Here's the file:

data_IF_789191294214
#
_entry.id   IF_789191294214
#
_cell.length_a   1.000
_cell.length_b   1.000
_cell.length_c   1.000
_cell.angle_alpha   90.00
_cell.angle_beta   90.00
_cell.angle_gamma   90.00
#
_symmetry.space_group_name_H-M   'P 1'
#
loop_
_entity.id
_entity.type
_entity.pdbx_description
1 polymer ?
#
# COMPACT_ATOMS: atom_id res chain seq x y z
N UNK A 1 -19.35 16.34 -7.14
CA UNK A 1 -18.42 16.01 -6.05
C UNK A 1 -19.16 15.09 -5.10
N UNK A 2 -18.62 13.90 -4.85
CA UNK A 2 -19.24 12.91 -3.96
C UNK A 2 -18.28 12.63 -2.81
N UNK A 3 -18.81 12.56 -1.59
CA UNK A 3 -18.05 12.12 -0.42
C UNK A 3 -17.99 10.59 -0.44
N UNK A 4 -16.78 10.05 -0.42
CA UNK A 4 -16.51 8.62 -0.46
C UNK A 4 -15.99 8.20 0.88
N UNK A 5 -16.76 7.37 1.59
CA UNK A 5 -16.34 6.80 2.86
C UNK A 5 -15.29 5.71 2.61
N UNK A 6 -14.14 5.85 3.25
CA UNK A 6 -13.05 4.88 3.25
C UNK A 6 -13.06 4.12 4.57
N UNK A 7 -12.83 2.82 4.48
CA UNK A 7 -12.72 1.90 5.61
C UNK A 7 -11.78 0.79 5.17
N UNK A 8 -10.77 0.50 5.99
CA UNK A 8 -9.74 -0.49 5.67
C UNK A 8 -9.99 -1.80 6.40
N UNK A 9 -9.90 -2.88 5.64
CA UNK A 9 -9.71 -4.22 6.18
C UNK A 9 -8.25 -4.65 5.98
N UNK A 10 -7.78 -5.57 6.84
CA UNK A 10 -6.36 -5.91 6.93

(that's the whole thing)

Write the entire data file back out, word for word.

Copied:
data_IF_789191294214
#
_entry.id   IF_789191294214
#
_cell.length_a   1.000
_cell.length_b   1.000
_cell.length_c   1.000
_cell.angle_alpha   90.00
_cell.angle_beta   90.00
_cell.angle_gamma   90.00
#
_symmetry.space_group_name_H-M   'P 1'
#
loop_
_entity.id
_entity.type
_entity.pdbx_description
1 polymer ?
#
# COMPACT_ATOMS: atom_id res chain seq x y z
N UNK A 1 -19.35 16.34 -7.14
CA UNK A 1 -18.42 16.01 -6.05
C UNK A 1 -19.16 15.09 -5.10
N UNK A 2 -18.62 13.90 -4.85
CA UNK A 2 -19.24 12.91 -3.96
C UNK A 2 -18.28 12.63 -2.81
N UNK A 3 -18.81 12.56 -1.59
CA UNK A 3 -18.05 12.12 -0.42
C UNK A 3 -17.99 10.59 -0.44
N UNK A 4 -16.78 10.05 -0.42
CA UNK A 4 -16.51 8.62 -0.46
C UNK A 4 -15.99 8.20 0.88
N UNK A 5 -16.76 7.37 1.59
CA UNK A 5 -16.34 6.80 2.86
C UNK A 5 -15.29 5.71 2.61
N UNK A 6 -14.14 5.85 3.25
CA UNK A 6 -13.05 4.88 3.25
C UNK A 6 -13.06 4.12 4.57
N UNK A 7 -12.83 2.82 4.48
CA UNK A 7 -12.72 1.90 5.61
C UNK A 7 -11.78 0.79 5.17
N UNK A 8 -10.77 0.50 5.99
CA UNK A 8 -9.74 -0.49 5.67
C UNK A 8 -9.99 -1.80 6.40
N UNK A 9 -9.90 -2.88 5.64
CA UNK A 9 -9.71 -4.22 6.18
C UNK A 9 -8.25 -4.65 5.98
N UNK A 10 -7.78 -5.57 6.84
CA UNK A 10 -6.36 -5.91 6.93